The Social System

The focus and orientation of one’s intellectual and spiritual life toward what is ‘eternal’ and away from the ephemeral and temporal sphere amounts to ‘Sainthood.’ In many cases, those who have achieved the rare position of ‘Sainthood’ were once in need of spiritual guides to reach that level or position. But once the focus and orientation towards the ‘eternal’ occurs and one’s psychic and physical energies are directed away from carnal and ephemeral desires and towards eternity, there is essentially no need for a spiritual guide. And in many cases, once the disciple reaches the level of the master, the flaws of the master become evident to the disciple, as in the case of Malcolm X with Elijah Mohammed as well as in many other cases. 

But just as there are masters and disciples in the intellectual and spiritual life, there are also masters and disciples in the ephemeral and temporal sphere as well. As Noam Chomsky argued:

“We cannot gain a realistic understanding of who rules the world while ignoring the ‘masters of mankind,’ as Adam Smith called them: in his day, the merchants and manufacturers of England; in ours, multinational conglomerates, huge financial institutions, retail empires, and the like. Still following Smith, it is also wise to attend to the ‘vile maxim’ to which the ‘masters of mankind’ are dedicated: ‘All for ourselves and nothing for other people’ – a doctrine known otherwise as bitter and incessant class war, often one-sided, much to the detriment of the people of the home country and the world.” 

As Talcott Parsons argued, the most basic and elementary aspects or dimensions of any social system are the ‘division of labor,’ exchange, social order of a ‘Hobbesian’ nature, and the protection of property rights. In turn, a social system needs “organization” due to the interplay and interaction of many different individuals, with “organization” amounting to “a system of cooperative relationships” within a social system. But aside from the aforementioned “instrumental” modes of action, there are also “expressive” and “moral” forms of action which take place within a social system, as Parsons argued. These modes of action include, love, loyalty, marriage, and so forth, which are integral to the function and operation of any social system.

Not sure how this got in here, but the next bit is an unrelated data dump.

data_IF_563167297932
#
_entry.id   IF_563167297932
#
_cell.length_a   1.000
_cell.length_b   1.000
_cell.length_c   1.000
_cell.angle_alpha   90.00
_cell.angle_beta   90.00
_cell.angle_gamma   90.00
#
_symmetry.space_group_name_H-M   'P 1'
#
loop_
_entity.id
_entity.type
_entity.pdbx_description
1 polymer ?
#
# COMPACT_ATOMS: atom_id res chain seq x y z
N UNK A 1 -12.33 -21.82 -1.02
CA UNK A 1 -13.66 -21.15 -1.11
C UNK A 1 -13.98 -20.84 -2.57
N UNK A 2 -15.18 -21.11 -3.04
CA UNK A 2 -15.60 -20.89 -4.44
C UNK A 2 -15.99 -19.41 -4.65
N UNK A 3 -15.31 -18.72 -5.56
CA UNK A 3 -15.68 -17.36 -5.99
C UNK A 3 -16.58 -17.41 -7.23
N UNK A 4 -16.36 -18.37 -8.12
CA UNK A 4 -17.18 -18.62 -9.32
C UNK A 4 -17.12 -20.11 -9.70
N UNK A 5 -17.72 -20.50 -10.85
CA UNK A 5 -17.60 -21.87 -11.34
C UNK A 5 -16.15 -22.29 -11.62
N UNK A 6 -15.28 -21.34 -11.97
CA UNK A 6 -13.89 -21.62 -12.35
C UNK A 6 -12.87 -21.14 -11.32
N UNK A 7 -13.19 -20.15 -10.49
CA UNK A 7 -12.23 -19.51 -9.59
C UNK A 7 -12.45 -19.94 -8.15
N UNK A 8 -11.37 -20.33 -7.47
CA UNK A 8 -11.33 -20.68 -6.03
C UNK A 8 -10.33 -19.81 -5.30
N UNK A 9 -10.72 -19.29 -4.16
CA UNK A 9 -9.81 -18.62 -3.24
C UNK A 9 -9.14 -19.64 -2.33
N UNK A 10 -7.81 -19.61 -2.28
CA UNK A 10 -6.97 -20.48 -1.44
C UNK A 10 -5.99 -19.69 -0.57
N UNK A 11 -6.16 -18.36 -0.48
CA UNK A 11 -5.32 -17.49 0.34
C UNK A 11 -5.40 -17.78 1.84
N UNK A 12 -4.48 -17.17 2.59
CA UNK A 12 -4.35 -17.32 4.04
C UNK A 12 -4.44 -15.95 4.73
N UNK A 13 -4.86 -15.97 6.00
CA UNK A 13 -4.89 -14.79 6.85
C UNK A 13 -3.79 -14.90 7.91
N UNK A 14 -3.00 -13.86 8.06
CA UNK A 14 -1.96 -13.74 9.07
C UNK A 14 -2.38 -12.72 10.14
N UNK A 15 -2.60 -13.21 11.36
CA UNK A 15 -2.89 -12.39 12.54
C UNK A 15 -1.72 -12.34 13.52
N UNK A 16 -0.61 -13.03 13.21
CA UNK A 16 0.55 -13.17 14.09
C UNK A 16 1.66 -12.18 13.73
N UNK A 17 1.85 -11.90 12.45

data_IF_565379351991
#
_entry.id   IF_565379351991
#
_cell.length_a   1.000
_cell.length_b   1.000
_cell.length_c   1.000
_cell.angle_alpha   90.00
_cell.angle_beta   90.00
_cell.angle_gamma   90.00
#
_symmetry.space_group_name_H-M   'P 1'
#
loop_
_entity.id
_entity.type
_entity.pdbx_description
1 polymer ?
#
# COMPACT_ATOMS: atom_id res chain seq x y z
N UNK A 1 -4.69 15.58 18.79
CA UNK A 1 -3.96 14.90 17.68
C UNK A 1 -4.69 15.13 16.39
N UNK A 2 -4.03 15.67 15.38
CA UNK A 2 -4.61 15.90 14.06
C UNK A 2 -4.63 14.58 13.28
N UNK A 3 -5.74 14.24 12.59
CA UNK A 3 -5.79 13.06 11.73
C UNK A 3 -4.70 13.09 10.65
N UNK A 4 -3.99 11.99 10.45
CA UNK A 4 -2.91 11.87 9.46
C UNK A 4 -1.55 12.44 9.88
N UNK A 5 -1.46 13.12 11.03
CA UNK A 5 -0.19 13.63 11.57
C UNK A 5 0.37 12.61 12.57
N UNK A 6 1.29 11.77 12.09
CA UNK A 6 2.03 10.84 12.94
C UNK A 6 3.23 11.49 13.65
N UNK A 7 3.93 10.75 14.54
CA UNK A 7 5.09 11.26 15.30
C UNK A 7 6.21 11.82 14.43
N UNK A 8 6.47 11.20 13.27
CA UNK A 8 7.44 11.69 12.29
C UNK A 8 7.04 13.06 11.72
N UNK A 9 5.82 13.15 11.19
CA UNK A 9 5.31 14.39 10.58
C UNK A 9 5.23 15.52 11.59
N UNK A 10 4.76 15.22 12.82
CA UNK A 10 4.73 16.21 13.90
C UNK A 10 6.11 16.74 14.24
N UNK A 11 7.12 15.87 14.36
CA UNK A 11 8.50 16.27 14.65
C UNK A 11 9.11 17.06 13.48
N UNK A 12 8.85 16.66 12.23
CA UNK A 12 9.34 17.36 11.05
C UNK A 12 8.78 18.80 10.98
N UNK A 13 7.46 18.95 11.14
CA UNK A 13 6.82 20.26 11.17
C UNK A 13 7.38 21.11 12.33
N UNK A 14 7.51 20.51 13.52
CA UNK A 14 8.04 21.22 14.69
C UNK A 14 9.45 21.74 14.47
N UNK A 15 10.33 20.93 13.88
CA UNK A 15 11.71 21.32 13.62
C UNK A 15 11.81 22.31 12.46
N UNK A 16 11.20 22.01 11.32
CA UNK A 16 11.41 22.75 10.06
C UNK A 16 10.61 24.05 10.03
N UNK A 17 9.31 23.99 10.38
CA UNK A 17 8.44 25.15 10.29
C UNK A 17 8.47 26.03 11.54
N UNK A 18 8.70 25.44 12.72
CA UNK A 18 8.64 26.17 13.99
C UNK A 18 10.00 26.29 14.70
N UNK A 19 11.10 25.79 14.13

Institutions – whether they are of an economic, political, or social nature – are then borne out of the roles which individuals play in a society or social system. As Parsons wrote:

“By institutionalization we mean the integration of the complementary role-expectation and sanction patterns with a generalized value system common to the members of the more inclusive collectivity, of which the system of complementary role-actions may be a part.” 

The predominant view of both modern psychology and modern sociology is that the social system overrides and shapes the actions and role of the individual within the social system, as opposed to having one individual override and shape the entire system. How the consensus between modern psychology and modern sociology in regard to how the relationship between individual personality and one’s social system is constituted is manifested in the intersection between the views of Sigmund Freud and Emile Durkheim.

As Parsons noted, one can infer from Freud that “internalization of the sociocultural environment provides the basis, not merely of one specialized component of the human personality, but of what, in the human sense, is its central core.” After all, the individual “ego” or conscious life has the mark of “countless egos” which the individual encounters through the course of their lives, as Freud argued. Thus, rather than blaming the individual or holding the individual to account for their actions and the role which they assume in society, one must blame the entire social milieu and sociocultural environment for the actions and role which the individual assumes for themselves. 

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